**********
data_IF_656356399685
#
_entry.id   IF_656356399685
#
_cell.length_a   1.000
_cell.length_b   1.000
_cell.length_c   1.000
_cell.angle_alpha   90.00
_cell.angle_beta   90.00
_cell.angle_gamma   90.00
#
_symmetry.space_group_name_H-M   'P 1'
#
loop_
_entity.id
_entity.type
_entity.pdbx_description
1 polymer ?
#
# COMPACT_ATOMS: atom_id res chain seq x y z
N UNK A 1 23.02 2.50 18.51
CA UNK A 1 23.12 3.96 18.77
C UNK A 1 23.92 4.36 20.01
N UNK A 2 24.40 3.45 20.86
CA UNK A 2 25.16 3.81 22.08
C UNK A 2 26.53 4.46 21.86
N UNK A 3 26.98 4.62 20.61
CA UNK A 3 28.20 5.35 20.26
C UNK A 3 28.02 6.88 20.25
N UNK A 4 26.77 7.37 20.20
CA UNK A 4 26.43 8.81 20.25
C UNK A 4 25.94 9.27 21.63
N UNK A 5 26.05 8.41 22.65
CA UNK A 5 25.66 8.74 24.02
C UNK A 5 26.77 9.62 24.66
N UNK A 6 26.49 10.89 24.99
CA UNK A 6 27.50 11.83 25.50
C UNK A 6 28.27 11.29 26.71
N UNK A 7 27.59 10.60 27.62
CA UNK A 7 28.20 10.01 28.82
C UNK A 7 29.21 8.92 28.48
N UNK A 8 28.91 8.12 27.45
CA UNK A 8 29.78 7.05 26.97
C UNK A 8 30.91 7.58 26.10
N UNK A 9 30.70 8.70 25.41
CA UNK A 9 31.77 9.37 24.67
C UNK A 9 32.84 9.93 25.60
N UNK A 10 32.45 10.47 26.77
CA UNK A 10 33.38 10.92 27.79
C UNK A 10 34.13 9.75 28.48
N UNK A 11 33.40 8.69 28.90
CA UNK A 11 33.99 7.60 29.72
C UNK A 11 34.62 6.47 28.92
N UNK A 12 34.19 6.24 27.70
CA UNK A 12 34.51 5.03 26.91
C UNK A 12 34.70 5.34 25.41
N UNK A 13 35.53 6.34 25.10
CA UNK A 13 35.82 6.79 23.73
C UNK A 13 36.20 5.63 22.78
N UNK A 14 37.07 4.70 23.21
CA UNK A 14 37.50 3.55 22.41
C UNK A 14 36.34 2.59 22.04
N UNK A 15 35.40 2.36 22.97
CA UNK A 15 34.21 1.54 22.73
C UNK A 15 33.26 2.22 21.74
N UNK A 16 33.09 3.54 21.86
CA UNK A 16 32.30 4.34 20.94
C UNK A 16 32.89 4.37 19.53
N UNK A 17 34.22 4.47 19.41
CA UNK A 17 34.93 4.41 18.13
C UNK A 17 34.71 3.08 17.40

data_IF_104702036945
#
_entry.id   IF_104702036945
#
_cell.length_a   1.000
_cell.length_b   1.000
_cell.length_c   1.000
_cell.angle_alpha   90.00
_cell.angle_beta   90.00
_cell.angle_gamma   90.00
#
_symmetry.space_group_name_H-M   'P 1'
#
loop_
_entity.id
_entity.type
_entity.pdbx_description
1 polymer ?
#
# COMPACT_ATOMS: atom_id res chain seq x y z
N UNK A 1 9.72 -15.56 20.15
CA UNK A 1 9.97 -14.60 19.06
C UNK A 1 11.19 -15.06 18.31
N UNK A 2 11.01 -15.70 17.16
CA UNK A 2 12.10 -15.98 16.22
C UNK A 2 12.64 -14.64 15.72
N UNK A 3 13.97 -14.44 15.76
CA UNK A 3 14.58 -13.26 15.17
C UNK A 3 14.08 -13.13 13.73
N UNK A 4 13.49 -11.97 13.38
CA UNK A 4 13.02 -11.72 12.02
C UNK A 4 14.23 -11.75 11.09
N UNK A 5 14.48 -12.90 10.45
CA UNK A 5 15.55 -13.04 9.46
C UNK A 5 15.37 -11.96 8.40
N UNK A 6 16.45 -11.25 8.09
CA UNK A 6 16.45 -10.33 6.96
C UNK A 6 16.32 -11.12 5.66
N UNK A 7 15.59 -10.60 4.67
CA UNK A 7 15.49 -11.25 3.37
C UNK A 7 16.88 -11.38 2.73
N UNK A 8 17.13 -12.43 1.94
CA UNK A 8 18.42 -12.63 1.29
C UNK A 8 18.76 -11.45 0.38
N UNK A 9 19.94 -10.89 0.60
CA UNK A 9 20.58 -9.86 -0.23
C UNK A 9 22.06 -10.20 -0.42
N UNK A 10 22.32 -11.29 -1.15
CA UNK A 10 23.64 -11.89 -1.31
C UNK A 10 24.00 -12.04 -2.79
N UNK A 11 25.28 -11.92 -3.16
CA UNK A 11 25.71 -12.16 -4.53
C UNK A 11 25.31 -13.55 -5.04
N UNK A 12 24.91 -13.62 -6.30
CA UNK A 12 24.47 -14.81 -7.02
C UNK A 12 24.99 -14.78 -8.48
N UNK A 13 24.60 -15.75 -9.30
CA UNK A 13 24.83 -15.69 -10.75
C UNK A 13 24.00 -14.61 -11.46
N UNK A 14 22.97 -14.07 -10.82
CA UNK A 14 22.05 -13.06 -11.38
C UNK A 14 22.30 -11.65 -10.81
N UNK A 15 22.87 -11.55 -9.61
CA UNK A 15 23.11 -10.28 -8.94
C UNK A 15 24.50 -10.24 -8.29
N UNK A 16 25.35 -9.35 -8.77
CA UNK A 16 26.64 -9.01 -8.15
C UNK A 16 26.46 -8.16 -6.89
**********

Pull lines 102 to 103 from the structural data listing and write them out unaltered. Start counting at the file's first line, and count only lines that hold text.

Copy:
CA UNK A 4 13.02 -11.72 12.02
C UNK A 4 14.23 -11.75 11.09